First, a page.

The Blooms Of Friendship



John Merrick, the so-called “Elephant Man,” was born in 1862 with a rare genetic disorder that racked his body with abnormal crippling growths. Carnival bankers who were eager to make money off Merrick’s plight exhibited him to the public for years, until Dr. Frederick Treves entered his life.

Under the London surgeon’s guardianship, Merrick developed a great love for reading, the theater, and above all, the company of good friends. Merrick spent his final years in the care of people who saw past his appearance.

Years after Merrick and Treves passed on, their friendship inspired both a Broadway play and a movie. The late anthropologist Dr. Ashley Montagu saw their story as a great triumph of the human spirit. He chronicled their relationship in his book The Elephant Man: A Study in Human Dignity (E.P. Dutton).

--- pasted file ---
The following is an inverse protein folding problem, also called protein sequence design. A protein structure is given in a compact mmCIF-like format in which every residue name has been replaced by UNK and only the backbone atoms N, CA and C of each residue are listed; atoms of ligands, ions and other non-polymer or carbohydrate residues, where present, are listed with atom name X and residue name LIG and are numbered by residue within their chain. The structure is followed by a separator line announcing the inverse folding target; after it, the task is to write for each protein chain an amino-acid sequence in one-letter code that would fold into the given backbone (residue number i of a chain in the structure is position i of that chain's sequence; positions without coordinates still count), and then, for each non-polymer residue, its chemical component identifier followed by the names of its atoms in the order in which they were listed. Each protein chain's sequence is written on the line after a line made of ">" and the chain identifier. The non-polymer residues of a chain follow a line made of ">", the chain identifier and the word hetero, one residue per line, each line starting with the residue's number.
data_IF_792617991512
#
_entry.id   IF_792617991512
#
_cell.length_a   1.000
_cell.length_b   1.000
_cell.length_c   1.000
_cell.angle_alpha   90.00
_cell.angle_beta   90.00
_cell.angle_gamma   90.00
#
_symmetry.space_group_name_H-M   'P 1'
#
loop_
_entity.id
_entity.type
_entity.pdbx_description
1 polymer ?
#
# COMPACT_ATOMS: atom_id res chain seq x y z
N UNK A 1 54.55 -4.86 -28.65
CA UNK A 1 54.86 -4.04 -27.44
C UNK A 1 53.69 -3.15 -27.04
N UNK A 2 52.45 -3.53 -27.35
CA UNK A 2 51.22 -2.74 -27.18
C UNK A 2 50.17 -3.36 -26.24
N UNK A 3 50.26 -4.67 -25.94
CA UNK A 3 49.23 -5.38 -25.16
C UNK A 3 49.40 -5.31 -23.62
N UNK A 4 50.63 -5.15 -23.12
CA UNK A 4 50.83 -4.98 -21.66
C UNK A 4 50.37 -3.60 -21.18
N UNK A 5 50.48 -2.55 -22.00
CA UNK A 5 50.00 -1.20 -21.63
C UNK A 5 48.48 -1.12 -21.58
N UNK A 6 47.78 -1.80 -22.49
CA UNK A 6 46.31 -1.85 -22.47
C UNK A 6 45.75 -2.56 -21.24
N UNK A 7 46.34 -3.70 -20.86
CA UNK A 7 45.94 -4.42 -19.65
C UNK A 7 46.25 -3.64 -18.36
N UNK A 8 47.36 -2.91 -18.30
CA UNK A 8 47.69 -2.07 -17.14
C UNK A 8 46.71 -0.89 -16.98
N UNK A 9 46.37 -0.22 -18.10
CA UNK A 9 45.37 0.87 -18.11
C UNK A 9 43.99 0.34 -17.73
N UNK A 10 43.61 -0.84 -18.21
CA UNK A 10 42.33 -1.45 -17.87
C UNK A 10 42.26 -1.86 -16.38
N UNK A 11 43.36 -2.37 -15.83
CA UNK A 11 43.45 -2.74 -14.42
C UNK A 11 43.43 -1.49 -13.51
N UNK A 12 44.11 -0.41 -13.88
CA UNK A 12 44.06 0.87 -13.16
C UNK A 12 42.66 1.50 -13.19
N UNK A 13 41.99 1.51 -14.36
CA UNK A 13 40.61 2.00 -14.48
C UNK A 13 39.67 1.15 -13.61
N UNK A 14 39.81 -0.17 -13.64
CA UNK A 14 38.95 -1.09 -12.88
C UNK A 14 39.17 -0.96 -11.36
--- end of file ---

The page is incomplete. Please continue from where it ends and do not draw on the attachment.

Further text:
“What is the moral of this story, if it has one?” asks Montagu. “It is that the influence of a really good person lives on in the benefits he confers upon others, that influence never really fades, and that courage and integrity are among the supreme virtues of humanity, outlasting even death itself.”

Wisely, Montagu doesn’t say whether it was Merrick or Treves who gained the most from their relationship. For, in the end, they helped each other become better people.

Friendships are to be celebrated and valued.



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